Similarly, a 500mm lens on an APS-C DSLR would require a shutter speed of 1/800 second or faster for sharp hand-held shots. These numbers are approximate of course. Some photographers with steady hands might be OK with slower shutter speeds and those on their 10th cup of coffee of the day might require faster shutter speeds!
Some lenses have dual stabilization modes, one which stabilizes in both the horizontal and vertical axes for shooting static subjects and one which only stabilizes in the vertical axis which allows horizontal panning. The in flight shot of an Osprey shown below was taken using a hand-held Canon EF 70-300mm f/4-5.6 image stabilized lens at the 300mm focal length setting using the horizontal panning mode.
No tripod is perfect, and even with a very sturdy support a long lens may be buffeted and shaken by wind, so image stabilization of long telephoto lens can be valuable even though you'll likely never try to hand hold them for a shot.
Canon has the largest lineup of image stabilized (IS) lenses, from a 600mm f/4L IS II USM Image Stabilized prime lens to a Canon EF 70-300mm f/4-5.6 IS USM zoom, but Nikon (VR - Vibration Reduction) and Sigma (OS - Optical Stabilization) also have optically stabilized lenses. Sony, and Pentax have DSLRs with an image stabilization system built into the camera, which accomplishes much the same thing but might be a little less effective with longer lenses.
Multipliers (also known as TCs or tele-converters) are commonly used to increase the focal length of a lens. They are available in versions which multiply the focal length by1.4x and 2x. The 1.4x version reduces the resulting lens aperture by one stop, so, forexample a 300mm f/4 lens would become a 420mm f/5.6 lens when a 1.4x multiplier is added. A2x multiplier results in a two-stop loss, so the same 300mm f/4 lens would become a 600mm f/8.
Besides the speed penalty, there is also a loss in optical quality. With really good prime lenses and a high quality 1.4x multiplier the loss in quality is often negligible. With a 2x multiplier quality loss is greater, but the image can still be good when the original lens and multiplier are excellent. Autofocus may also be affected and may not operate if the speed of the final lens combination drops below f/5.6 (f/8 for some cameras).
Though many beginners are tempted to add multipliers to zoom lenses, they tend not to work so well. So although your 75-300 zoom could be converted into a 150-600mm zoom by theaddition of a 2x multiplier, critical photographers would be unlikely to be happy with the results.
In some systems, such as the Canon EOS system, the manufacturer's multipliers will only fit a small selection of lenses, usually telephoto primes and maybe telephoto zooms. They won't even physically mount on consumer zooms. Third-party manufacturers do make multipliers which will fit on any lens but quality may be slightly lower and some can result in mild vignetting due to the use of smaller diameter optics.
Lens and Camera Support
The longer the lens and the higher the magnification it produces, the more stable the camera has to be to obtain sharp images. A sturdy tripod is essential. It would make little sense to spend $5,000 on a 500mm f/4 telephoto lens and then mount it on a wobbly tripod.
Sturdy tripods tend to be heavy, but today the use of exotic materials like carbon fiber canresult in sturdy tripods which weigh considerably less than aluminum tripods. That they are typically at least twice as expensive, but it's an investment many nature photographers are prepared to make. When you are carrying your lens and tripod a few miles through the woods, extra weight is the last thing you want. Gitzo, Manfrotto, Slik, and Velbon make good carbon fiber and aluminum tripods.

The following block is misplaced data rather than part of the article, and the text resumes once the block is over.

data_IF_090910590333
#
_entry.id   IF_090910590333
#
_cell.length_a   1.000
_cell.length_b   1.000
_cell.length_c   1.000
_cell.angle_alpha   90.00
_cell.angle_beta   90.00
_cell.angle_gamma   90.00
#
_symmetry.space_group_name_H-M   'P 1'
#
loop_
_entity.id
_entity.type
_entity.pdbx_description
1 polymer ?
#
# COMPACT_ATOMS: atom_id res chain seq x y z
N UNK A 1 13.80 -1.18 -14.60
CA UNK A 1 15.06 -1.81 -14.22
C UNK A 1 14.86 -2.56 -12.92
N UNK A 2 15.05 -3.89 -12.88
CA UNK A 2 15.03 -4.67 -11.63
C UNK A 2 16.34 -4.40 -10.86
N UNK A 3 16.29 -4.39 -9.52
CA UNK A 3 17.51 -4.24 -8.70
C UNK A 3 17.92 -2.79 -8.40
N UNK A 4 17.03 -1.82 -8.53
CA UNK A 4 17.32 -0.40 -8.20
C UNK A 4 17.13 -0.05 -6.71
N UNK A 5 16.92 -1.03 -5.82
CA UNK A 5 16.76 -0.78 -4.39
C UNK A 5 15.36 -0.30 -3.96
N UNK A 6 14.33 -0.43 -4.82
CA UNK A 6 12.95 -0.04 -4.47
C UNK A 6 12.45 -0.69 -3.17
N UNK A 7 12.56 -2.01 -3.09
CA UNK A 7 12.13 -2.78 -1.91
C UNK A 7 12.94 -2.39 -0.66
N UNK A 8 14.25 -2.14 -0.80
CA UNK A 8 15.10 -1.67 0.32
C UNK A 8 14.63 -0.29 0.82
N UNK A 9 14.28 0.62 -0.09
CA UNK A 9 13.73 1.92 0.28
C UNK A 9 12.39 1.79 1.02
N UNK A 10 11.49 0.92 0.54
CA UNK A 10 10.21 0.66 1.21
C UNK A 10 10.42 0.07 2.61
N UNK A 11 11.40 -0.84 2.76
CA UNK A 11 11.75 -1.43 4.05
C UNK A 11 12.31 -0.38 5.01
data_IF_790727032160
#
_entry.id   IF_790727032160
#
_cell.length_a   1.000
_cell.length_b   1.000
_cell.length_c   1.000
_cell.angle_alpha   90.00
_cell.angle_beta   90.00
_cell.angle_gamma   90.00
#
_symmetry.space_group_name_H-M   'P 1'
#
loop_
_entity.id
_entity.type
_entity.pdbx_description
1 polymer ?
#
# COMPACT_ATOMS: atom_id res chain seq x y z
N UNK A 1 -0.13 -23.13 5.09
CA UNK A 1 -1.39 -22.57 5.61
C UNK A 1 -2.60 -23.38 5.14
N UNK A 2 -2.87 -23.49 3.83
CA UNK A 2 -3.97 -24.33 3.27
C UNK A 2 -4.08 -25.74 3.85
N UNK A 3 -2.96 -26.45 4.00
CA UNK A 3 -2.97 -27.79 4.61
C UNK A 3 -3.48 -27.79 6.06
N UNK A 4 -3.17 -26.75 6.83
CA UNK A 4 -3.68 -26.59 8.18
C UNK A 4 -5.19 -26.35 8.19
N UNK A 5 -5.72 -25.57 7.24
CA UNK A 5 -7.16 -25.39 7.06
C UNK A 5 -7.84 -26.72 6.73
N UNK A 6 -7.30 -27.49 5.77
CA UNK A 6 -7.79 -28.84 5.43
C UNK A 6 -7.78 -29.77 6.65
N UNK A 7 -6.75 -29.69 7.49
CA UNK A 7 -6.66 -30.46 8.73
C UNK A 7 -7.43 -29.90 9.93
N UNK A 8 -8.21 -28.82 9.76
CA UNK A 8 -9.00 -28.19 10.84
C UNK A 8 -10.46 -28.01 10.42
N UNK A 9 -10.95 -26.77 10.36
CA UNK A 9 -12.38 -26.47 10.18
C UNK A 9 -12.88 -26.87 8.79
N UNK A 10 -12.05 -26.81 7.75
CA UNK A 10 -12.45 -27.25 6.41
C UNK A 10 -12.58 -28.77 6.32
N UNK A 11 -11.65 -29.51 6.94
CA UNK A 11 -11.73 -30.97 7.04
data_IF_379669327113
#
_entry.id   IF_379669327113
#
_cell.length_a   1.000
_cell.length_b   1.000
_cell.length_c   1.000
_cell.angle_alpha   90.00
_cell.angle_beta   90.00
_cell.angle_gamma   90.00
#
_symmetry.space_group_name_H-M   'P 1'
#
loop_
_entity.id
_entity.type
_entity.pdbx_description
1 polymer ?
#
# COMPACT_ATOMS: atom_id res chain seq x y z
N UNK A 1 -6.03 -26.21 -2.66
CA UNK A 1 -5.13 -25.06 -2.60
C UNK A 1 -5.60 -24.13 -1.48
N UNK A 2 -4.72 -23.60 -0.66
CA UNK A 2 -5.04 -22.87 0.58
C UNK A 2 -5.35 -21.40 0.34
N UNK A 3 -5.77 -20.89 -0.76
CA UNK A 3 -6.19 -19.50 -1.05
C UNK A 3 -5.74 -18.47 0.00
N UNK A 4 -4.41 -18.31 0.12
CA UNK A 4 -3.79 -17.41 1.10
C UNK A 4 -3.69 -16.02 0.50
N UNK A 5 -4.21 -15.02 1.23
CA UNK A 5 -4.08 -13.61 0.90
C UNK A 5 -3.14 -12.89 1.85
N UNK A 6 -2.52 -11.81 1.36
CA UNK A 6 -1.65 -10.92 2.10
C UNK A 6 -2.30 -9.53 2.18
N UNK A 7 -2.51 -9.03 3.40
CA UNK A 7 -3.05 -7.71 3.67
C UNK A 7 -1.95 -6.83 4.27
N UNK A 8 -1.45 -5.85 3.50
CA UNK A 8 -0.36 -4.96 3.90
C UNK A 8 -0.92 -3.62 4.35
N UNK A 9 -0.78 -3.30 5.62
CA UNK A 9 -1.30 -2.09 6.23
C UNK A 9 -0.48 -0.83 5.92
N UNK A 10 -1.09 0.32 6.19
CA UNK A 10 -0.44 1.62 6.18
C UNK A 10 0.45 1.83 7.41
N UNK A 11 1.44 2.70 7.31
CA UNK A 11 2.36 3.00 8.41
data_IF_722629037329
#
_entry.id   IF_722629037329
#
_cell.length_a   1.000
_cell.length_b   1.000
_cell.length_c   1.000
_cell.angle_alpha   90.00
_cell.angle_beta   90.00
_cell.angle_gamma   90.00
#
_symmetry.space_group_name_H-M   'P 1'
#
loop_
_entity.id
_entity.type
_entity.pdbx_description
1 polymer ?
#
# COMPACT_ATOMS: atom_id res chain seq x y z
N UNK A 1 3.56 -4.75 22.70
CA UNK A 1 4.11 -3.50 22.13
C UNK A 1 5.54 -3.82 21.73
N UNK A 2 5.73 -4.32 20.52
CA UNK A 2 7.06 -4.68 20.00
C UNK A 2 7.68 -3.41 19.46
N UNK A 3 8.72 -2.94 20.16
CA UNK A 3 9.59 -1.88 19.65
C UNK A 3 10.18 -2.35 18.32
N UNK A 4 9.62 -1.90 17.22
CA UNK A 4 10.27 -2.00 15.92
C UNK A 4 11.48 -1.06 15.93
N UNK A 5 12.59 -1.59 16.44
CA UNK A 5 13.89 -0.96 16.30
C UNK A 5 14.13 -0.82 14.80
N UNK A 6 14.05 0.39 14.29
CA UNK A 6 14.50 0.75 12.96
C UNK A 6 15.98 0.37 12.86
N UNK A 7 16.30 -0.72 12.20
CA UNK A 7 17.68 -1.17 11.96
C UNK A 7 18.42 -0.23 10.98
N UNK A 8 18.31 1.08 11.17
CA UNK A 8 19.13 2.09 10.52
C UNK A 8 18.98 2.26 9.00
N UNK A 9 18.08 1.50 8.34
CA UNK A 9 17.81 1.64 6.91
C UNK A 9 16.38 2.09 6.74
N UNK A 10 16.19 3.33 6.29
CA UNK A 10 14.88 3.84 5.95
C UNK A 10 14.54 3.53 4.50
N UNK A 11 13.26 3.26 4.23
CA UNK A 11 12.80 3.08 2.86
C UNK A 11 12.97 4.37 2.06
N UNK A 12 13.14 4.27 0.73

Most wildlife photographers use a ballhead on their tripod rather than a three-way pan/tilt/rotate head. With a ball head one control locks the whole assembly and when not locked the lens can be moved in any direction to track moving animals. A very popular head with serious wildlife photographers is the Arca-Swiss p0. Not cheap, but quality rarely is. Acratech also makes excellent ball heads at a slightly lower price and Manfrotto has a line of fairly inexpensive ball heads that are an excellent value.
Digiscoping is a technique popular with birders. You use a small digital camera to shoot though the eyepiece of a spotting scope. It can give a very high degree of magnification for a relatively low cost, so birders don't need tocarry both a spotting scope and a telephoto lens.
The disadvantage is that image quality isn't as good as when using a DSLR telephoto lens and the system is often optically pretty slow which means the use of high ISO settings or low shutter speeds. High ISO settings mean higher digital noise levels and slow shutter speeds make the image susceptible to blurring to to camera shake.
Nevertheless, some photographers have achieved surprisingly good results when using high-quality spotting scopes such as those made by Leica, Swarovski and Nikon. Coupling the camera to the eyepiece can be done with special adapters. Web sized images can look great, but larger prints may reveal the limitations of the technique.
A few final comments
While you might think that a really long lens is the solution to all wildlife photography problems, there are several problems with longer lenses. The longer the lens, the more sturdy the support it needs in order to obtain sharp images. The longer the lens the larger it is, the heavier it is and the more expensive it is and although you can shoot from greater distances with longer lenses, the further away from your subject you are the more air you have to shoot through and the greater the degradation due to atmospheric effects.
Given the chance, it's usually better to shoot from half the distance with a 300mm f/4 lens than from twice the distance with a 600mm f/4 lens. The 300mm lens will also be less than 25% of the weight and less than 20% of the cost of the 600mm.
Perhaps the most valuable tools in the nature photographer's arsenal aren't any of those described above. They are patience and a knowledge of natural history. Patience is required, because getting an image of an animal exhibiting natural behavior in its natura lhabitat may require just sitting in the right place for hours or even days. A knowledge of the natural history of the species you are trying to photograph is required to know where to sit!